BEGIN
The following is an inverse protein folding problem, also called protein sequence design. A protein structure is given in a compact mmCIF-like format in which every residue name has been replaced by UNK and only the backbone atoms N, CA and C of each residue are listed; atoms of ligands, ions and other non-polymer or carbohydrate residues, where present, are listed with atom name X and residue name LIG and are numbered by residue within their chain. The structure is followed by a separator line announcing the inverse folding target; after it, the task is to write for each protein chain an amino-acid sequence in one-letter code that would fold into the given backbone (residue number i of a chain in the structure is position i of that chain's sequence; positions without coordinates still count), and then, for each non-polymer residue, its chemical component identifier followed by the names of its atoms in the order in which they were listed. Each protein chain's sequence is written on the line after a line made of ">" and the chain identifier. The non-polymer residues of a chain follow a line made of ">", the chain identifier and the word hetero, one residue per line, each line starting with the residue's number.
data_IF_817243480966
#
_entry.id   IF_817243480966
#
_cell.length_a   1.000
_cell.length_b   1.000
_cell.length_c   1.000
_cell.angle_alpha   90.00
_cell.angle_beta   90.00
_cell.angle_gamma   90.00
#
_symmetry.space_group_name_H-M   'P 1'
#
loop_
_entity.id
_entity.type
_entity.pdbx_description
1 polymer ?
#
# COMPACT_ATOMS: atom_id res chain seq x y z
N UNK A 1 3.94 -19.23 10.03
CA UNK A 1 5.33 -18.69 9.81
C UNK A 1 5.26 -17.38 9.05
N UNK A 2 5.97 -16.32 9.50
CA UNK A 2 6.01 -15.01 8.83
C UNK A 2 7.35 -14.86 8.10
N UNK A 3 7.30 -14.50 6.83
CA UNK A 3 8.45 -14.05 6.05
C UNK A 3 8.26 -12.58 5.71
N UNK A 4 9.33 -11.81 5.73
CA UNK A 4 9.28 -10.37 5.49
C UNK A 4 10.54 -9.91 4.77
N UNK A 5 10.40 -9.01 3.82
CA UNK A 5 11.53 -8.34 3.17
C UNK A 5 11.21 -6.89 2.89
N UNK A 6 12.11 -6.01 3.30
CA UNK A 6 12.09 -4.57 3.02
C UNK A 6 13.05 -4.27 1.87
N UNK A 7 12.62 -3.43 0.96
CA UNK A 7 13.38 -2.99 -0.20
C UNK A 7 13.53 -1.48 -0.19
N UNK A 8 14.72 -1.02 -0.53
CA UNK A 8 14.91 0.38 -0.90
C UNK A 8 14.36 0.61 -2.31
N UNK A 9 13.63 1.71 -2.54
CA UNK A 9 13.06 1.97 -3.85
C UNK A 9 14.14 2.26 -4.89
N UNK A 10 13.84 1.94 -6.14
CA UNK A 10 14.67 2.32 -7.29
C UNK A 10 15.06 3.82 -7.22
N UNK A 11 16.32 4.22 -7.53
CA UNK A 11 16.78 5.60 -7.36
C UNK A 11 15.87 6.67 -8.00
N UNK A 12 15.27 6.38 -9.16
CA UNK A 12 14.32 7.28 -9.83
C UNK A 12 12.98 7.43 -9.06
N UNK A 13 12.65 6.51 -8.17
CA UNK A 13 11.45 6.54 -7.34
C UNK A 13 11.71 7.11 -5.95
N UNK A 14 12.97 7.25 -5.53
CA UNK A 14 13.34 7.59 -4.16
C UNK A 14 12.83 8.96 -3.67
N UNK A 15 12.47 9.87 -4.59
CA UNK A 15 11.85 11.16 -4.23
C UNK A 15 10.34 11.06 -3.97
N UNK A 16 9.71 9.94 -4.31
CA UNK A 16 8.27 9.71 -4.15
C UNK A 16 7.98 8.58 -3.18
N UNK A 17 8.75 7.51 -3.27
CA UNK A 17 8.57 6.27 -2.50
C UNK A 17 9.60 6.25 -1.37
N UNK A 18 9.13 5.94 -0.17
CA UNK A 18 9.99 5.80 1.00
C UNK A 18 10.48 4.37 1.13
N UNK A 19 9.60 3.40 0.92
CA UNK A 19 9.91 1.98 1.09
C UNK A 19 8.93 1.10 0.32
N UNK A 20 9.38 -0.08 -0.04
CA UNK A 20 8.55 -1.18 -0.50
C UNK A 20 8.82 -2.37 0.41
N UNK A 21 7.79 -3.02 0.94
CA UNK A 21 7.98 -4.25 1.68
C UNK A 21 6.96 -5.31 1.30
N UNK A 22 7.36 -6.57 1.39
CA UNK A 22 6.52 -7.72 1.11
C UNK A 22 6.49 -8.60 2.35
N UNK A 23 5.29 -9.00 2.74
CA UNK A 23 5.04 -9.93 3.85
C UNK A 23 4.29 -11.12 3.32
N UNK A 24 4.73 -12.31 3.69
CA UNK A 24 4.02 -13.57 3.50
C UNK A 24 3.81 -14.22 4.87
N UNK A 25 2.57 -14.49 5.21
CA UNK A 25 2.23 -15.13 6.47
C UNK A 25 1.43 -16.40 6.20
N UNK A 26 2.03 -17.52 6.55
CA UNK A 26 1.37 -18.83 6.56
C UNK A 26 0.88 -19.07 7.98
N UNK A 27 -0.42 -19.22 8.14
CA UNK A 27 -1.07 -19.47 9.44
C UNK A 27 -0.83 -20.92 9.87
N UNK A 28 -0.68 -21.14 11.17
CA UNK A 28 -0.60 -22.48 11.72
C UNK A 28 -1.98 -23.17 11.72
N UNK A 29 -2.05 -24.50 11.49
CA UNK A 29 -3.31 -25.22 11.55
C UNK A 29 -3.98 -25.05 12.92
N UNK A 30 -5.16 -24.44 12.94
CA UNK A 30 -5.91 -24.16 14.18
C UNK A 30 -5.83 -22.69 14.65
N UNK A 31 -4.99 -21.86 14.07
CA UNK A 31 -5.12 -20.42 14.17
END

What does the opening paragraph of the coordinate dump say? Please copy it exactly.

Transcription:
The following is an inverse protein folding problem, also called protein sequence design. A protein structure is given in a compact mmCIF-like format in which every residue name has been replaced by UNK and only the backbone atoms N, CA and C of each residue are listed; atoms of ligands, ions and other non-polymer or carbohydrate residues, where present, are listed with atom name X and residue name LIG and are numbered by residue within their chain. The structure is followed by a separator line announcing the inverse folding target; after it, the task is to write for each protein chain an amino-acid sequence in one-letter code that would fold into the given backbone (residue number i of a chain in the structure is position i of that chain's sequence; positions without coordinates still count), and then, for each non-polymer residue, its chemical component identifier followed by the names of its atoms in the order in which they were listed. Each protein chain's sequence is written on the line after a line made of ">" and the chain identifier. The non-polymer residues of a chain follow a line made of ">", the chain identifier and the word hetero, one residue per line, each line starting with the residue's number.